CBI files FIR against Gitanjali Group,Probe widens as I-T attaches Nirav Modi properties, banks accounts

The government suspended passports of Nirav Modi and Mehul Choksi. In the CBI raids on the Gitanjali Group, officials said, gold, diamond and jewellery worth Rs 549 crore were seized.

The Congress and the Bharatiya Janata Party traded charges over the fraud at the state-owned Punjab National Bank involving jeweller Nirav Modi and his uncle Mehul Choksi on a day when the Central Bureau of Investigation registered fresh complaints against the latter and some of his companies, the Ministry of External Affairs suspended their passports for four weeks, the Enforcement Directorate seized Rs 549 crore worth of precious stones and gold from premises of the two, and the income tax department attached 29 properties and 105 accounts of Modi, his wife, and their companies.

The Congress claimed the actual size of the fraud at the bank was Rs 21,306 crore and stepped up heat on the Prime Minister and his government for the escape of jewellery designer Nirav Modi who left India on 1 January.

Human Resources Development Minister Prakash Javadekar retorted that the fraud was perpetrated in 2011, when the Congress-led UPA was in power.

Matters took an interesting turn with Dinesh Dubey, a former director of Punjab National Bank claiming to news agency ANI that in 2013 he had sent a dissent note to the UPA government and the Reserve Bank of India against a decision to provide a loan to Choksi’s Gitanjali Gems. He added that he resigned after he was pressured to sign off on the loan. Former banking secretary Rajiv Takru said he had no knowledge of this and had met Dubey only once, when the latter visited him to hand over his resignation.

The CBI’s complaints against Choksi and his company Gitanjali Gems were in relation to a Rs 4887 crore fraud which is part of the larger Rs 11400 crore fraud perpetrated on PNB. A Gitanjali Gems spokesperson declined comment.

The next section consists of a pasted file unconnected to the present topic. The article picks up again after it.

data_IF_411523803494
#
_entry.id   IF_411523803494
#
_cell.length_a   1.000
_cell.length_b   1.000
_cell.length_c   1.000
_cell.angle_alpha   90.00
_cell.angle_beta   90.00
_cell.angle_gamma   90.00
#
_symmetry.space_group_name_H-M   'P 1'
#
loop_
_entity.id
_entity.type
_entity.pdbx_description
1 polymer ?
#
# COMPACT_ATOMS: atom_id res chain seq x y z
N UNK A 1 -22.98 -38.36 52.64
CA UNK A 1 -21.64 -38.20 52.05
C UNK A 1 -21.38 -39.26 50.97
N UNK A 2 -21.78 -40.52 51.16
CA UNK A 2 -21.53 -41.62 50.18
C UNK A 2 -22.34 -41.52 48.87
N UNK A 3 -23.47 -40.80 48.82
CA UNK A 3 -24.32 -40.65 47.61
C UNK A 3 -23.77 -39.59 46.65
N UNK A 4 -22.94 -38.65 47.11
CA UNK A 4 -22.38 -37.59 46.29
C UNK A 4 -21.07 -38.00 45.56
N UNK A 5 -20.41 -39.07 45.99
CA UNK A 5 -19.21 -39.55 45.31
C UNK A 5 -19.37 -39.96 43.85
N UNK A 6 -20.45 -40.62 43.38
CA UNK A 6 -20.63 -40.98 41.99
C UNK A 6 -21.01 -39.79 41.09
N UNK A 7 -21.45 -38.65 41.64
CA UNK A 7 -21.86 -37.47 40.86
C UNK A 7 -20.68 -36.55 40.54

A CBI officer who asked not to be named said the fresh complaint concerned “143 letters of undertaking (LoUs) and 224 foreign letters of credit (LoCs)”. He added that CBI officers found a server on one of Gitanjali’s premises that could have data pertinent to the fraud.

According to CBI, Choksi and his companies used these LoUs, which were unauthorized by the bank, and issued by corrupt officials, to raise buyer’s credit overseas – the same charges leveled against Modi’s companies. This money was supposed to be used to buy pearls and diamonds, but wasn’t. The banks that loaned money to Choksi and Modi – on the basis of PNB’s guarantees – now want the lender to pay up.

Separately PNB moved to declare Gitanjali Gems a fraud company, which means other banks with exposure to the company will now have to do the same.

On Friday, CBI started questioning four PNB officials named in its earlier complaint, Sanjay Kumar Prasad, Bechu Tiwari, MK Sharma, and Manoj Kharat. PNB also suspended eight more officers including one at the general manager level, the Press Trust of India reported. That takes the total number of officers suspended by the bank since Wednesday when it first declared the Rs 11,400 crore fraud, to 18.

The Reserve Bank of India said it has undertaken an assessment of PNB’s control systems but denied news reports that it had directed the lender to meet its commitments to other banks.

On Thursday, the Enforcement Directorate recovered around Rs 5100 crore of gold, diamonds, and precious stones from 17 premises of Modi and Gitanjali Gems. On Friday, it asked Modi and Choksi to appear in its Mumbai office next week for questioning. Like Modi, Choksi too left India in early January, as did their families.